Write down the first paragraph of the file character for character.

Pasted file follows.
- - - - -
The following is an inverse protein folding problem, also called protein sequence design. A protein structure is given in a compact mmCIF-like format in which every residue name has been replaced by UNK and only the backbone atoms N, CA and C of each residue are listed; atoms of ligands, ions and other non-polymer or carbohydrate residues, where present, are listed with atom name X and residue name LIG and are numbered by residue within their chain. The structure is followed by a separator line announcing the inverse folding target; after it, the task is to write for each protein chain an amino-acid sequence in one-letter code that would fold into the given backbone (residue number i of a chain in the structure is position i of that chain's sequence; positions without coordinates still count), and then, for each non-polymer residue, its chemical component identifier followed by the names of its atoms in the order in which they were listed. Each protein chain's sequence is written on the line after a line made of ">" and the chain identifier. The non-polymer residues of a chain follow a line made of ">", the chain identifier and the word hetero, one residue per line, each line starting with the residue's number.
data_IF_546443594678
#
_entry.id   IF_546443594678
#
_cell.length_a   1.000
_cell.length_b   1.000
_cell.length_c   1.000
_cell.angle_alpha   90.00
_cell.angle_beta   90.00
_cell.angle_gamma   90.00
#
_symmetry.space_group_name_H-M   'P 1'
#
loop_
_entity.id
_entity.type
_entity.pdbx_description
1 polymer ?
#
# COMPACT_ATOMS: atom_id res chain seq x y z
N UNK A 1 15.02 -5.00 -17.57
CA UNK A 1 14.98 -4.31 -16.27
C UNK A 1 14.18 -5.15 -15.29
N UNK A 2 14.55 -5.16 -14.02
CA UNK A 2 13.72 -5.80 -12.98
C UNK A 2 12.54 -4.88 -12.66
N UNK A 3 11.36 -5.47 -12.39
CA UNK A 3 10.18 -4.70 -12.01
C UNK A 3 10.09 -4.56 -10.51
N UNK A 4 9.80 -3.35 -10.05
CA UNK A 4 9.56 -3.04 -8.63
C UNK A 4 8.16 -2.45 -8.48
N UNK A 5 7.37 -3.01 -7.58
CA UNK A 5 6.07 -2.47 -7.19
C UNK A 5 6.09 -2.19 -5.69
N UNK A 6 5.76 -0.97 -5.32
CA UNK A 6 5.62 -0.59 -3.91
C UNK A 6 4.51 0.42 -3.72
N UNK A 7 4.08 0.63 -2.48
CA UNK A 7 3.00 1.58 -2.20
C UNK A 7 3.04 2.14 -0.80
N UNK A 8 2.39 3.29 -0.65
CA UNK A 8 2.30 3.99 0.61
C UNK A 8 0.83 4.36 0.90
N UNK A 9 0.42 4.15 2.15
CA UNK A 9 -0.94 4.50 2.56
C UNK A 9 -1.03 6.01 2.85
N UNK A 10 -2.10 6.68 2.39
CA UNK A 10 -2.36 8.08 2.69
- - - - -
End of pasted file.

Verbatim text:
The following is an inverse protein folding problem, also called protein sequence design. A protein structure is given in a compact mmCIF-like format in which every residue name has been replaced by UNK and only the backbone atoms N, CA and C of each residue are listed; atoms of ligands, ions and other non-polymer or carbohydrate residues, where present, are listed with atom name X and residue name LIG and are numbered by residue within their chain. The structure is followed by a separator line announcing the inverse folding target; after it, the task is to write for each protein chain an amino-acid sequence in one-letter code that would fold into the given backbone (residue number i of a chain in the structure is position i of that chain's sequence; positions without coordinates still count), and then, for each non-polymer residue, its chemical component identifier followed by the names of its atoms in the order in which they were listed. Each protein chain's sequence is written on the line after a line made of ">" and the chain identifier. The non-polymer residues of a chain follow a line made of ">", the chain identifier and the word hetero, one residue per line, each line starting with the residue's number.